No one has a better view of what may end up being the spring's best playoff series -- the Chicago Blackhawks vs. the Detroit Red Wings -- than NBC and SI's Pierre McGuire. Stationed between the benches at the United Center and the tiny slot between the clubs at Joe Louis Arena, McGuire has an unparalleled perspective on these two Original Six squads flying around the ice and throwing sledgehammers at each other.
The Hawks and Wings go at it again on Thursday night in Game 4 with coach Mike Babcock's Detroit team -- a club, as we discussed earlier this week, that has reconstituted itself this season with youngsters replacing some grizzled veterans -- holding a surprising 2-1 lead over Joel Quenneville's guys, a group that dominated the Western Conference during the regular season. This matchup of NHL heavyweights is still in its early stages, but there are already signs it could turn out to be a classic.
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"It's a good series because both teams are really well coached, both have really competitive goalies, both teams have stars that can play both ways -- not just offense, but defense, too -- and both teams can skate," McGuire told me on Wednesday, a rare off day for him before he flew back to Detroit for Game 4. "It can evolve into a great series because these are two proud teams that know how to play and are both very tough."
That toughness is not an attribute some observers ascribe to the Wings and Hawks, who are both excellent skating clubs. A few commentators have remarked that each of these teams might have problems playing against physical sides, but McGuire believes that's a mischaracterization in that each is certainly tough enough and this series shows they are being tough on each other.
"They both skate really well," he said. "They're really fast. But they both have bite. There's a reason why Chicago knows how to win. They know how to win because they have bite. You don't win by just showing up and skating. It's not a figure skating competition."
And the Wings' toughness has been one of the most talked-about aspects of the first three games, especially Babcock's deployment of captain Henrik Zetterberg to check Blackhawks captain Jonathan Toews. Zetterberg is not always thought of as a rugged player, but he is. Sometimes we forget that he won the 2008 Conn Smythe Trophy as playoff MVP because of his outstanding defensive play. He's leaned hard on Toews during the first three games, causing some observers to wonder why Quenneville didn't prefer to use Toews when Pavel Datsyuk was on the ice. A three-time Selke Trophy winner for top defensive forward, Datsyuk also excels when playing without the puck, but his forte is stealing it with a surgical swipe of his stick, not necessarily roughing up his check.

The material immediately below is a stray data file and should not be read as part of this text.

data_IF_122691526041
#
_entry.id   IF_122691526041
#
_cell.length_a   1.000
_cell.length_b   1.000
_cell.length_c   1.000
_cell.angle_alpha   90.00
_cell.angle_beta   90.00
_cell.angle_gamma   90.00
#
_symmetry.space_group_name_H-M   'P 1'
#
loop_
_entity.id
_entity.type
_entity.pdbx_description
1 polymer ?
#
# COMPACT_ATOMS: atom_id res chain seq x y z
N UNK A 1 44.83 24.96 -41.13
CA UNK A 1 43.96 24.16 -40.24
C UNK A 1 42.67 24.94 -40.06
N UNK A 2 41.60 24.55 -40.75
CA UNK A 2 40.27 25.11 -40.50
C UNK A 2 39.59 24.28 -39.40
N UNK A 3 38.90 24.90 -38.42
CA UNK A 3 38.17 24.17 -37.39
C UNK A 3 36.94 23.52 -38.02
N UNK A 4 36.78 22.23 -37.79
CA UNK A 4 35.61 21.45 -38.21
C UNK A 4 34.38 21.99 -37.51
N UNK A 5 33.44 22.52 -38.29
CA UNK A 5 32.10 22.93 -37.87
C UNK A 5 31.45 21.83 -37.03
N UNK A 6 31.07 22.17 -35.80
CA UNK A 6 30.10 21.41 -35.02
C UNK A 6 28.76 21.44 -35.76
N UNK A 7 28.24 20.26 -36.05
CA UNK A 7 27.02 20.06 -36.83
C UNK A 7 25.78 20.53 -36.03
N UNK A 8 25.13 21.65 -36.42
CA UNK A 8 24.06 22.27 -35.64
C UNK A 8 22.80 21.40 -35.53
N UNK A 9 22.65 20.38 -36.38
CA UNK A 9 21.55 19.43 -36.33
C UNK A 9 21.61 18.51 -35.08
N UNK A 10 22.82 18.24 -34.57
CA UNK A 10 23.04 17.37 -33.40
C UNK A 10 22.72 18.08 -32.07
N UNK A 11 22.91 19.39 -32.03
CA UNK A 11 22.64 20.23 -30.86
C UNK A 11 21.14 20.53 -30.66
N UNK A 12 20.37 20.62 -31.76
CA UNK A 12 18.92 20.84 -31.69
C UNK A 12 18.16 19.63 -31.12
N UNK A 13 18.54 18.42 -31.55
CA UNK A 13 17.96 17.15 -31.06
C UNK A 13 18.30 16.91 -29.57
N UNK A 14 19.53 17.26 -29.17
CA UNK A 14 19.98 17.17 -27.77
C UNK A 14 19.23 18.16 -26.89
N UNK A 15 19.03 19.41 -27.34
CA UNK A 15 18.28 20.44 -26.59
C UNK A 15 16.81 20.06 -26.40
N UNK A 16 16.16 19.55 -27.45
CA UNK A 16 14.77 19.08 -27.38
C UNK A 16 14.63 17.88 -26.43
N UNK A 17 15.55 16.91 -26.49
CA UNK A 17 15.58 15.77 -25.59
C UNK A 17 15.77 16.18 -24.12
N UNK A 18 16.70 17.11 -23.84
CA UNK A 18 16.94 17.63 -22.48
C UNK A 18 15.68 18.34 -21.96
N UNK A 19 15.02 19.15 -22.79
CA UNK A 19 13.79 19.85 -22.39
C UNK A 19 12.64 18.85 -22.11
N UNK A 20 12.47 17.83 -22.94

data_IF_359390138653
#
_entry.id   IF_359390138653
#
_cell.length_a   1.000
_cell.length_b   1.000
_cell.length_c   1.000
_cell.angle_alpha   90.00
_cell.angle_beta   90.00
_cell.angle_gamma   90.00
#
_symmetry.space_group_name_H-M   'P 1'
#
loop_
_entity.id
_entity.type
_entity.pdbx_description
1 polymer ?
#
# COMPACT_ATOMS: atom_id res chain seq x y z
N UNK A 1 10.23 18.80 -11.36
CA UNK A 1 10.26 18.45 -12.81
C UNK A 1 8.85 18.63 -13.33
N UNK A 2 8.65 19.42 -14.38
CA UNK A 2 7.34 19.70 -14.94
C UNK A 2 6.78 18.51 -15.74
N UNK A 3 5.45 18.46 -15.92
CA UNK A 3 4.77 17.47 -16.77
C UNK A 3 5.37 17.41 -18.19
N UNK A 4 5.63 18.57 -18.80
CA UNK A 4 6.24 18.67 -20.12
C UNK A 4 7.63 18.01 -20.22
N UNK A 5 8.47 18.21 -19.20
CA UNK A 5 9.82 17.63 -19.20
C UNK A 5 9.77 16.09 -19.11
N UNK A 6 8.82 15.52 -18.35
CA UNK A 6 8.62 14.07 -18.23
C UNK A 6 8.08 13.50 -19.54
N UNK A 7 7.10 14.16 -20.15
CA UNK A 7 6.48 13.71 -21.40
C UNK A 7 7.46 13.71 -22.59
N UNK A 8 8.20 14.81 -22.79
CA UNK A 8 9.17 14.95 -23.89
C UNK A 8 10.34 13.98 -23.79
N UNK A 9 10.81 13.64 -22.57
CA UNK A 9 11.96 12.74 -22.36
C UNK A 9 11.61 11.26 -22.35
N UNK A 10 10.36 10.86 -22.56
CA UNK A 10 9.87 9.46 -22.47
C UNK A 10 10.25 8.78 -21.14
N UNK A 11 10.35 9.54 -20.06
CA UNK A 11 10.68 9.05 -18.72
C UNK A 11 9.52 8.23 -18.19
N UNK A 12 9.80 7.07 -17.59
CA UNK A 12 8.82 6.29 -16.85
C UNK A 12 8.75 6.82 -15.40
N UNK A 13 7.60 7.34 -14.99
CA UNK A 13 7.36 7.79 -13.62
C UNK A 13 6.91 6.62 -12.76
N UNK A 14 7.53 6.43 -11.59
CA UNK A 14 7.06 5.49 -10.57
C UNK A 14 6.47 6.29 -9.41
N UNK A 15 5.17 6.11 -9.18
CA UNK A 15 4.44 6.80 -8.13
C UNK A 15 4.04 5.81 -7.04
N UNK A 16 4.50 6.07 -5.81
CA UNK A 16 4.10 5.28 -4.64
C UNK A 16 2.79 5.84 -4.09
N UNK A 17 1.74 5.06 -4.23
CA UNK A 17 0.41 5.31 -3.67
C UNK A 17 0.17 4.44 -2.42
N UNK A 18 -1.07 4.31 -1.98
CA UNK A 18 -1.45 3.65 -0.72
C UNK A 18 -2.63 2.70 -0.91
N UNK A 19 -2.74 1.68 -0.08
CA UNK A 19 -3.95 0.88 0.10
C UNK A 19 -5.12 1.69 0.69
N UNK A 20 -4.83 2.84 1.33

"I asked Joel if he was comfortable with Zetterberg playing against Toews and he says, 'Well, you've got to pick your poison.'" McGuire said. "At home, he didn't have a problem with that until the third period of Game 2 when he started switching out of it and getting Toews out against Datsyuk more. Toews is a really important player and he's been identified by Detroit as a guy you've got to eliminate and they've done a really good job so far without taking penalties."
Toews has not scored a goal yet in this year's playoffs, but he does so many things well -- from his passing, his special teams play, his leadership -- that it's no surprise Detroit has targeted him for extra attention. McGuire does not doubt that Toews can handle whatever the Wings throw at him. The big question for the Hawks is whether his teammates can compensate for it.
"Jonathan's a big boy and he's played through a lot of adversity throughout his career," he said. "That's one of the reasons he's such a star. He's not intimidated by other players. He never has been and I don't believe he ever will be. But when he distributes the puck, his wingers -- whether it's Marian Hossa, Brandon Saad or Patrick Sharp -- are going to have to make something happen. He's going to be drawing a lot of attention and the other guys are going to have to make it count. When they get the chance to finish plays off, they are going to have to do it.
"Detroit has an advantage on home ice because Babcock can come at him with fresh bodies all the time because he gets last change," he continued. "Unless Quenneville decides to change on the fly, it can be more difficult. On the road, I think Mike wants to get Zetterberg out as much as possible and that opens up Datsyuk for more offensive opportunities. But when they're in Detroit, Mike can get fresh bodies out there and it gets much harder for Toews, much harder. So that's where the other center icemen for Chicago -- Dave Bolland or Michal Handzus or Marcus Kruger or Andrew Shaw, whoever it is -- are going to have more room. They have to take advantage of their opportunities, too."